A question that I hear so much from people is “What are the essential Indian spices I should buy?” It’s a deceptively hard question as although it seems straight forward, there are a lot of variables which can affect the answer:
- It depends on what style of Indian food you want to cook. These spices I’ve suggested are for traditional and authentic Indian cooking. If you want to cook BIR style – the way food is cooked in ‘British Indian Restaurants/Takeaways’, the spices required will be quite different.
- It depends on what Indian regional food you’ll be cooking. India is a huge country with 28 states, all of which have their own unique cuisine. The spices used in Punjab won’t be the same as those used in Maharashtra, Kerala, or West Bengal.
- It depends if you’re cooking ‘home-style’ or ‘restaurant style’. Different to the first point, this is a distinction used in India for the food which is cooked daily at home and the food which is served at hotels and restaurants. Home-style food is generally more simply spiced, whereas restaurant style is richer and creamier. The average family will not serve Malai Kofta regularly – they’ll serve a simple Aloo Sabji.
Knowing your spices makes the difference between great food and mediocre food.
With this in mind I’ve complied a list which has a good variety of spices which will allow you to cook a wide range of food, from North India to South India. As you become more comfortable with Indian cooking and explore your own tastes, you can slowly add to your collection of spices.
16 Spices might sound like a lot and may seem overwhelming – but I’ve done my best to keep it simple for you. I’ve included 4 choices from each of these 4 categories:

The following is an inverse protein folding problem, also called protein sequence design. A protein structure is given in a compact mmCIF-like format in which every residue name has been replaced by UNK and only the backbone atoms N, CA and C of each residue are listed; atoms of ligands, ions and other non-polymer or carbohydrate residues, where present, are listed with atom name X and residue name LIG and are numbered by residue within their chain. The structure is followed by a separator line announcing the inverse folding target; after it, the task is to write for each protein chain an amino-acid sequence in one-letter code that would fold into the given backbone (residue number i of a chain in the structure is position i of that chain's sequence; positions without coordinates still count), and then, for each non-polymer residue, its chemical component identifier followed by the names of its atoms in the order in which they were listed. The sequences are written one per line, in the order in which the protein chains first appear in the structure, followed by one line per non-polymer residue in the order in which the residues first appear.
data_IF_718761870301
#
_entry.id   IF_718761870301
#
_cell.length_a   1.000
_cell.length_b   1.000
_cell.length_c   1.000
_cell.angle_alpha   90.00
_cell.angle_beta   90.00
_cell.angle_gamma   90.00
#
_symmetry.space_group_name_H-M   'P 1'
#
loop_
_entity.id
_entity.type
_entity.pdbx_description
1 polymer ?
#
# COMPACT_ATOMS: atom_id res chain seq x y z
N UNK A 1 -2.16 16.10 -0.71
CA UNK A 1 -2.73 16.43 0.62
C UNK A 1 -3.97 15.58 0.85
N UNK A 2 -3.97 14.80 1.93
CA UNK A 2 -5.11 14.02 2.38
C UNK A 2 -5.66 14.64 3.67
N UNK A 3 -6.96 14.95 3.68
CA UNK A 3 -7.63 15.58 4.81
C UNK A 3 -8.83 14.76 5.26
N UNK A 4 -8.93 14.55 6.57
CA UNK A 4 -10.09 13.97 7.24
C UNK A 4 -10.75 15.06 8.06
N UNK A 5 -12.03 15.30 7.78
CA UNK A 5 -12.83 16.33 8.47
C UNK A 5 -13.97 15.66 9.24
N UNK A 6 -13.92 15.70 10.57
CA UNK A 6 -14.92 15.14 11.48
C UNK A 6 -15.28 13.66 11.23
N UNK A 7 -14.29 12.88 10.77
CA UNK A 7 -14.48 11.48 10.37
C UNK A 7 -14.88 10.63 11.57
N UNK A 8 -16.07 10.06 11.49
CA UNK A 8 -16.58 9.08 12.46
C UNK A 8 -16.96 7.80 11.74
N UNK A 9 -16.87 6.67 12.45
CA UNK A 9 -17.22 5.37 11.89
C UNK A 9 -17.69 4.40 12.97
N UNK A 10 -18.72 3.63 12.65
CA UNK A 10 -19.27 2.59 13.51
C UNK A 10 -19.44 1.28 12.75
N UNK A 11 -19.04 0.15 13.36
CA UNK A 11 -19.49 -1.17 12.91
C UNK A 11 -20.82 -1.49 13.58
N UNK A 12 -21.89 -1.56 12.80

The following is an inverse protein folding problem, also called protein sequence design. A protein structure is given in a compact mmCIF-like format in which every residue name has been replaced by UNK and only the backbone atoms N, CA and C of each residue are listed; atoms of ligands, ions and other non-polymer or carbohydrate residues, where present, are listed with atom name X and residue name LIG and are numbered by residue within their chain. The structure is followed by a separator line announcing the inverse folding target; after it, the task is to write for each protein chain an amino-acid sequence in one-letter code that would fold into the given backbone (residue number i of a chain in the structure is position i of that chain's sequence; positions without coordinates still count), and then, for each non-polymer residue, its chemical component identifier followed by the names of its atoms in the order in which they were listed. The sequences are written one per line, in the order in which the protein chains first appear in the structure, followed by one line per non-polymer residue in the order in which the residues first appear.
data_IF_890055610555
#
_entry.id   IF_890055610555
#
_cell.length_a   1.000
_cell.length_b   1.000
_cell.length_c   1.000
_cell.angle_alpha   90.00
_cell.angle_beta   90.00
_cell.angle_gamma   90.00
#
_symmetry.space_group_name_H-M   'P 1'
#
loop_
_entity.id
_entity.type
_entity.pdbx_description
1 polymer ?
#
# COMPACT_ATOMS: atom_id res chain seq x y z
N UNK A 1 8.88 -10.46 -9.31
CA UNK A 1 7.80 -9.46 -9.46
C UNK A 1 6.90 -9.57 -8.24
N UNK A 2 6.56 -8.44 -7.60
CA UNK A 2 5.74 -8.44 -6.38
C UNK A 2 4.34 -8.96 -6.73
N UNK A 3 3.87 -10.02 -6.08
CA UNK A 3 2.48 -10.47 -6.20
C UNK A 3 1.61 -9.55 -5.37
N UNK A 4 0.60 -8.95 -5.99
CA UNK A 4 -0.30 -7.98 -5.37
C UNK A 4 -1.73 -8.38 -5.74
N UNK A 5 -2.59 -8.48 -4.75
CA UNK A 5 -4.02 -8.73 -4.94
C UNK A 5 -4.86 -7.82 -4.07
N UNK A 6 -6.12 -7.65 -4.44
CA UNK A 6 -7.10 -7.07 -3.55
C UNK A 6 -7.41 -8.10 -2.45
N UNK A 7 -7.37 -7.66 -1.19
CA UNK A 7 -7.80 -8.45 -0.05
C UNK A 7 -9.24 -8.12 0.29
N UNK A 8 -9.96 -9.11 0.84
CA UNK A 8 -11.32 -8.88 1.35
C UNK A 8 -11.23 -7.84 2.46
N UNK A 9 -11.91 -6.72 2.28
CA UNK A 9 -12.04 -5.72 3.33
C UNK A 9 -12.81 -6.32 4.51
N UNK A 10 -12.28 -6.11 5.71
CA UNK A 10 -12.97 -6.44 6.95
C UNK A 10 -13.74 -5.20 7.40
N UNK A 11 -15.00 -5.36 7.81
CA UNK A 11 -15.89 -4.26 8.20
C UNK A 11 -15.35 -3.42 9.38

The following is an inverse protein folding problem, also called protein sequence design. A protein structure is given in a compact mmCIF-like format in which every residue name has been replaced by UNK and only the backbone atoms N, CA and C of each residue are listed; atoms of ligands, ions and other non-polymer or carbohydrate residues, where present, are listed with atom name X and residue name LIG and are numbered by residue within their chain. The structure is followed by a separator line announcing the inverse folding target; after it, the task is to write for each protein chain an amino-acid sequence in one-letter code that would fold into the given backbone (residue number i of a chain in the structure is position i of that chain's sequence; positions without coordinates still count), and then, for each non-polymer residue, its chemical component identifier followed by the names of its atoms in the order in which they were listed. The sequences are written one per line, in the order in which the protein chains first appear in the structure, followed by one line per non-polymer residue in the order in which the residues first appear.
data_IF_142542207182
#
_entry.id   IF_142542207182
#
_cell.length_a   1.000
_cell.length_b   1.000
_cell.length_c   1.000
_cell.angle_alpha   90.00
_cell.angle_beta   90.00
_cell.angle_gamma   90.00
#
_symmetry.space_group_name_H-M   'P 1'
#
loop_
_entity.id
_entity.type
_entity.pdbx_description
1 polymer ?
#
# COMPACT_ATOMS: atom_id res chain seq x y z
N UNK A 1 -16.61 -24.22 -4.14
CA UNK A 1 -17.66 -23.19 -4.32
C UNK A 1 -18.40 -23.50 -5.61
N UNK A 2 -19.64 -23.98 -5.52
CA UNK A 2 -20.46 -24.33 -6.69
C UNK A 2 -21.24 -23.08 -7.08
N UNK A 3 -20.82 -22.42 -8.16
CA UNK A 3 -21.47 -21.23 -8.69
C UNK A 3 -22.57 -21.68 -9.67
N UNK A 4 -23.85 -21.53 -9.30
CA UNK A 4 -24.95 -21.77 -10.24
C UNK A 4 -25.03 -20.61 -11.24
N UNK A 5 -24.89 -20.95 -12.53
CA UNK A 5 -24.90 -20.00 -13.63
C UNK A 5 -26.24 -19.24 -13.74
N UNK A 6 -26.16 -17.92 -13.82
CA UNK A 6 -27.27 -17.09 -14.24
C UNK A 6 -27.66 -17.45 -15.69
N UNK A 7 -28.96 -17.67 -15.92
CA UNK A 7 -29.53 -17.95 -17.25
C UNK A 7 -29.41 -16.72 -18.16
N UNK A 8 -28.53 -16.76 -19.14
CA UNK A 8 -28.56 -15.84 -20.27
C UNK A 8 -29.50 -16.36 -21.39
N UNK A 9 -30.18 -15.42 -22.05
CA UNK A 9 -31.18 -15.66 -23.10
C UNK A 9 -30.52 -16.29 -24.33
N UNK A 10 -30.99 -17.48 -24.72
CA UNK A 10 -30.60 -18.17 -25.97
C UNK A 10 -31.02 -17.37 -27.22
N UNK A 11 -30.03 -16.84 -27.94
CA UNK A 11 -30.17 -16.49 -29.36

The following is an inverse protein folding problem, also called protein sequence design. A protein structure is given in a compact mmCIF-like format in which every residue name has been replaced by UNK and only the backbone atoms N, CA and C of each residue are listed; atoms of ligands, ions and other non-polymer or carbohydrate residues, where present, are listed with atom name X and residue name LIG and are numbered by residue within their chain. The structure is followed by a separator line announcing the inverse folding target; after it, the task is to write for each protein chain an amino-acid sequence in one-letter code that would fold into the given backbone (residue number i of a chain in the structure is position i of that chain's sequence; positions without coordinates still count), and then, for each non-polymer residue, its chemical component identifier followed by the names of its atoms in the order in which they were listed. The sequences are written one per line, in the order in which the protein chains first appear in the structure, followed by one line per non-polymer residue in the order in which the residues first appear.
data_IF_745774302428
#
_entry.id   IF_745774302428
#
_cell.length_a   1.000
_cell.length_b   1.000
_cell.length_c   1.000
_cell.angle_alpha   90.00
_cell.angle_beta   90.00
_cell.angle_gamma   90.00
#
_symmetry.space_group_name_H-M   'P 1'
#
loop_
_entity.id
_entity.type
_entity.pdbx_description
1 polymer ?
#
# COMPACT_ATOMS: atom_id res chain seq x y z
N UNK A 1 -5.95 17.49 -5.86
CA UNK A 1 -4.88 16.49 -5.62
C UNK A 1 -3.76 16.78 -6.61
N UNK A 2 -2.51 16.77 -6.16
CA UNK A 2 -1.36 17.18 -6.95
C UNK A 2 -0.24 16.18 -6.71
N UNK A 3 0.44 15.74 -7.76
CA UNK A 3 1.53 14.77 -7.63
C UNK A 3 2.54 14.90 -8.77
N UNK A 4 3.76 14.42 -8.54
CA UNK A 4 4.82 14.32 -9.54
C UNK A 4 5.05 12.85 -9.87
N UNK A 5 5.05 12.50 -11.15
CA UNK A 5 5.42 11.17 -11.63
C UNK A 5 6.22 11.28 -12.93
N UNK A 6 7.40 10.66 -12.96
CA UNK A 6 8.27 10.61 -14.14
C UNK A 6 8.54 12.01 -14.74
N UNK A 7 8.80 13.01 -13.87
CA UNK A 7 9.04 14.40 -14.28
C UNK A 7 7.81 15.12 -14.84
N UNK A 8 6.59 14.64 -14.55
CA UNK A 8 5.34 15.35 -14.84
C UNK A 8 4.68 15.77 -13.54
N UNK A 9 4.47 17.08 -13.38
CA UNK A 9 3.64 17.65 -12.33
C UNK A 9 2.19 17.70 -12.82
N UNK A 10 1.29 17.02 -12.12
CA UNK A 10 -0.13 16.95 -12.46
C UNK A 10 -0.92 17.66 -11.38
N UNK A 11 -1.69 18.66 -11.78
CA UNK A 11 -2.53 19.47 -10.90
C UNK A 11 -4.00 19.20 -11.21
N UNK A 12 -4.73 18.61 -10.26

This article is meant to be an informative guide which details why these spices are used, what flavour they give to food, and what dishes they’re commonly used in. Once you have this knowledge you’ll be able to choose which spices you think you’ll use most in your own cooking.
Before we get onto the article, if you’re interested in learning more about Indian cooking do check out my Guide to Indian Lentils & Beans, my more in depth article about Whole Seeds and my list of Essential Indian Cookware.
How to Store Ground Spices:
Ground spices have an incredibly long shelf-life and don’t ‘go bad’. However, freshly ground spices are a lot more flavoursome and aromatic than ones which are several years old. That’s why many people suggest grinding your own spices for optimum flavour – but what you can do to keep your spices, home-ground or pre-bought, fresher for longer?
- Store them in air-tight opaque containers. Glass containers look good, but you really want to minimise the amount of light the spices are subject to. Similarly, the plastic packets or jars they come in pre-bought will have the same problem.
- In a similar vein, store your spices in a cupboard. Avoid bright windowsills or storage racks directly next to your stove. The sunlight from the window and fluctuating temperature from the stove are not good!
- Do use a spoon to take out your spices when cooking instead of shaking them over your meal to deposit the spice. Not only can you measure your spices better this way, but there’s no chance of steam rising from the stove and getting moisture into the spices. To keep them as fresh as possible for as long as possible, the key is keeping them dry!
- Always use a clean, dry spoon. This goes back to the point before – you want to avoid any possible contamination with other food particles or water.
How to Cook with Ground Spices:
Ground spices are the best choice for when you want an even spread of flavour all throughout your dish. They are widely used in Indian savoury dishes such as Vegetable Sabjis, as well as snacks, starters, and breads.